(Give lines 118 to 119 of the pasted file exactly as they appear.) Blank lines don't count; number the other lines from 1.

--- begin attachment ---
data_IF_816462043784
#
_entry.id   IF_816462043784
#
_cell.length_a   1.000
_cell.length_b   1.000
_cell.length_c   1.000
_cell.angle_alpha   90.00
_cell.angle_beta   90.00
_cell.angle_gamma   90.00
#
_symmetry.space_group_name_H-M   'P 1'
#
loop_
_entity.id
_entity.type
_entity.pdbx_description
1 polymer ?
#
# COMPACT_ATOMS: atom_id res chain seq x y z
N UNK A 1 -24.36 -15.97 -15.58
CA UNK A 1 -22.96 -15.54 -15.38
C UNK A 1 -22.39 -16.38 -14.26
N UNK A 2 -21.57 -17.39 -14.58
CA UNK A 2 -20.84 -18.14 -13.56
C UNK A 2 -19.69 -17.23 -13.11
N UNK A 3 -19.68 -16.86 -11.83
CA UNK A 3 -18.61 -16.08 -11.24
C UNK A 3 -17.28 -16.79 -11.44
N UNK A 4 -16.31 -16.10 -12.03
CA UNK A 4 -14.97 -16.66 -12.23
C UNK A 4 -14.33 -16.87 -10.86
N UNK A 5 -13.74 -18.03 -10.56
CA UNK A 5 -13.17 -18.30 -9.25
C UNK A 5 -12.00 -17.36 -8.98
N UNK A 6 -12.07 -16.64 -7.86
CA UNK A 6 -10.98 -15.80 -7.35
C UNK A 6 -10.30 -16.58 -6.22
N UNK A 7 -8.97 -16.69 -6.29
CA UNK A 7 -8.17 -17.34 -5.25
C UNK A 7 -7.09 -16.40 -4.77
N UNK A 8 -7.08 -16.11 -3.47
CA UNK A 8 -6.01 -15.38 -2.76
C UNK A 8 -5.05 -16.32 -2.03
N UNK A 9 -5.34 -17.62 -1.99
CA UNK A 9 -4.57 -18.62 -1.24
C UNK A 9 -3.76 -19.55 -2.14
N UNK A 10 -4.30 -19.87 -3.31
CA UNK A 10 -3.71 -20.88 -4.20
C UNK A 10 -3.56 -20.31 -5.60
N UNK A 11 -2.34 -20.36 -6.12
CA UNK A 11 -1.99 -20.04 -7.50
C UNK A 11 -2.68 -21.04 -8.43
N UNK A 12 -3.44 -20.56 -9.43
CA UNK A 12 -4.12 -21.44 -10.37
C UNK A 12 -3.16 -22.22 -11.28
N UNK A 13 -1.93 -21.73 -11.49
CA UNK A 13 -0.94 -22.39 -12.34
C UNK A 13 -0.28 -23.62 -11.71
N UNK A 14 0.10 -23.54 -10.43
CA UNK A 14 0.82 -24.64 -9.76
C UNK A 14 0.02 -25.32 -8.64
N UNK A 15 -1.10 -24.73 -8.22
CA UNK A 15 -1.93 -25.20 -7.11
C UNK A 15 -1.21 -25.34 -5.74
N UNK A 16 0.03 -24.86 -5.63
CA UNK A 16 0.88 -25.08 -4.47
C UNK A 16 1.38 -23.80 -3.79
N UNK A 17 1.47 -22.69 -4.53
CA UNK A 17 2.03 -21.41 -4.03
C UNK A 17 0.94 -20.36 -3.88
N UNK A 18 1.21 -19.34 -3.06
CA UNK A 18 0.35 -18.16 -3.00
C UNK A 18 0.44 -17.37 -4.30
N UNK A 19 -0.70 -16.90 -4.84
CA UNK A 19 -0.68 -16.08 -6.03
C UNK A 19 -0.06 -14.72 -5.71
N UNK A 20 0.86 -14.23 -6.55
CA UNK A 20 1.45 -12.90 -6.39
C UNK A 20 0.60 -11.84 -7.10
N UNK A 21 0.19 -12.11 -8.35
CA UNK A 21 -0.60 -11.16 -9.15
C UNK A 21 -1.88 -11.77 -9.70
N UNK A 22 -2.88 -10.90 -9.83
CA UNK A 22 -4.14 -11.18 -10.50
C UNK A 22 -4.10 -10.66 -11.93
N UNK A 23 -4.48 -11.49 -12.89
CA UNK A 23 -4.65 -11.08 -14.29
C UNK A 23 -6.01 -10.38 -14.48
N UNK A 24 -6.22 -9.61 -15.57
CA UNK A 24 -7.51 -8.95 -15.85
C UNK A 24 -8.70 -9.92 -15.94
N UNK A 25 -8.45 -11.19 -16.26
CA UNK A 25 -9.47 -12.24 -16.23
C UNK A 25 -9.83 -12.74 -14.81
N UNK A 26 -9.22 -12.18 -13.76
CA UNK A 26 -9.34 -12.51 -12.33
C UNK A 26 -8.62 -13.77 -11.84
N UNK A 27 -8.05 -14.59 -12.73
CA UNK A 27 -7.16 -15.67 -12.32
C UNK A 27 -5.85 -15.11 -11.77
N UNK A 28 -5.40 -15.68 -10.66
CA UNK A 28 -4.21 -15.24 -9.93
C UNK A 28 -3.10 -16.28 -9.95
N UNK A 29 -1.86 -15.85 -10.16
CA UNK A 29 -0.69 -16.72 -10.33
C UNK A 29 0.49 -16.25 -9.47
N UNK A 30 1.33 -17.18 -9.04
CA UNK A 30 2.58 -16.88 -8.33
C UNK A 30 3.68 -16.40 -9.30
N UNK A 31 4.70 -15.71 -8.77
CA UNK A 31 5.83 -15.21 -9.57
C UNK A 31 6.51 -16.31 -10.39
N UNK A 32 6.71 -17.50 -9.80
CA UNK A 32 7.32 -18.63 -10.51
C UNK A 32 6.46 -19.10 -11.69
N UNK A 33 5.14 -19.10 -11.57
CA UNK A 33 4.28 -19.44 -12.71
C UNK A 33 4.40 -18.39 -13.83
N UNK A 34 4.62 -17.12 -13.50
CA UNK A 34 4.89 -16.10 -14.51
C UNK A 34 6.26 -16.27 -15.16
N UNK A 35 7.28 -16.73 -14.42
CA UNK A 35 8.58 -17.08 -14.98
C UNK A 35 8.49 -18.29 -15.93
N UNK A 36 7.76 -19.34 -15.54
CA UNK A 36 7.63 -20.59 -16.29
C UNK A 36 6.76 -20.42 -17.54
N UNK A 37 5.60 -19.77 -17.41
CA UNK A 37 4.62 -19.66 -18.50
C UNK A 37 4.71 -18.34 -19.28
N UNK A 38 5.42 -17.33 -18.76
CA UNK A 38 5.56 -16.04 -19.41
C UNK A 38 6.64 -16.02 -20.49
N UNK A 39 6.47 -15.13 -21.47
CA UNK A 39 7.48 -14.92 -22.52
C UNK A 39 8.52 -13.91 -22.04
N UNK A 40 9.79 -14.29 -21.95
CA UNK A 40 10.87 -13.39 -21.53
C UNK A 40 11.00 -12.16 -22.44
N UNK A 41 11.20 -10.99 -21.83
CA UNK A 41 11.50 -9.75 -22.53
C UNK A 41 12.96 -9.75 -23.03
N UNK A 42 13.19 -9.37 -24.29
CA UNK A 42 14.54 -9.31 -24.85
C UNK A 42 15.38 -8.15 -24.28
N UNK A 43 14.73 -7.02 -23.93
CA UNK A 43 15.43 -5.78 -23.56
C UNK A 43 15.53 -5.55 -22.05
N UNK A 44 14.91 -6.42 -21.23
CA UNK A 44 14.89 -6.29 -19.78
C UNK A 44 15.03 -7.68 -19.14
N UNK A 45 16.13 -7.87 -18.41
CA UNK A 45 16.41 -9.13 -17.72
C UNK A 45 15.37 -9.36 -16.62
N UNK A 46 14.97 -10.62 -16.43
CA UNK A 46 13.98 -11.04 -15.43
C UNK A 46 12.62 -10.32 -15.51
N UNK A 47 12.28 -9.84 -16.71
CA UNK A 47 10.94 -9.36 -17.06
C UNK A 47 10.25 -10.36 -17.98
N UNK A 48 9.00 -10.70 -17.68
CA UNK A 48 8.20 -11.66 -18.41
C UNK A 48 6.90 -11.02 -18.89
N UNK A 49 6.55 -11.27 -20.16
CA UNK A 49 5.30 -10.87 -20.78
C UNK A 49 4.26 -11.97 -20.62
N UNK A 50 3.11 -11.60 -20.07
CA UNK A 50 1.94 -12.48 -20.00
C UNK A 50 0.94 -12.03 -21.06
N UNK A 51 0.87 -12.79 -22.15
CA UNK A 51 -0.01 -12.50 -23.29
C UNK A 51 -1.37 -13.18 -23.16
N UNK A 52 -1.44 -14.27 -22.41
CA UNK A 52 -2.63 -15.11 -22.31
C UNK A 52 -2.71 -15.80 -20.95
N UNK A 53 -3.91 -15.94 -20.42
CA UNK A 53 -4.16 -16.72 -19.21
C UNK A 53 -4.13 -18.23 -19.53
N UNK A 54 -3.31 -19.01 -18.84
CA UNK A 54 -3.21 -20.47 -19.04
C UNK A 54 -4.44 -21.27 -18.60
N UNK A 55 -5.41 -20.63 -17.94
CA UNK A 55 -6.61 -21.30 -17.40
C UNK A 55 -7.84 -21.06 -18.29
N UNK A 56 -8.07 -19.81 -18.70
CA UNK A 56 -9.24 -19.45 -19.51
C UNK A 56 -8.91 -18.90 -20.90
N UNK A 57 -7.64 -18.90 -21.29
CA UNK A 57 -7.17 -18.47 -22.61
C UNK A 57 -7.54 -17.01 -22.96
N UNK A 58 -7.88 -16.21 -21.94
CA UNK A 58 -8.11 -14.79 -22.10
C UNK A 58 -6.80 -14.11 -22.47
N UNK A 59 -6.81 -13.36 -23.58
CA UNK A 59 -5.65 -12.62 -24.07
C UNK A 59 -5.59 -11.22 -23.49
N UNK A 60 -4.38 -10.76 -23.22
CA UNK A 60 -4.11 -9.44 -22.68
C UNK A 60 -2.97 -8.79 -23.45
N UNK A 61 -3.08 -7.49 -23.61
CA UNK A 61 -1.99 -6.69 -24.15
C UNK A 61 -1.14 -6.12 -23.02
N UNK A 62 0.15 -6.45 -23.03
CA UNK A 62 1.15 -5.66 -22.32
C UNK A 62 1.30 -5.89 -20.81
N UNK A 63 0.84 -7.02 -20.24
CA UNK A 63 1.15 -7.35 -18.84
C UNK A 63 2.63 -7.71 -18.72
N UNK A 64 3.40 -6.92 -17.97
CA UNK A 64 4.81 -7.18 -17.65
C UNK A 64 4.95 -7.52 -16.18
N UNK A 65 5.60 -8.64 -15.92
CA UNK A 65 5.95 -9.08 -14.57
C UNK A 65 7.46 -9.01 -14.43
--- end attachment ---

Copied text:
CA UNK A 33 4.28 -19.44 -12.71
C UNK A 33 4.40 -18.39 -13.83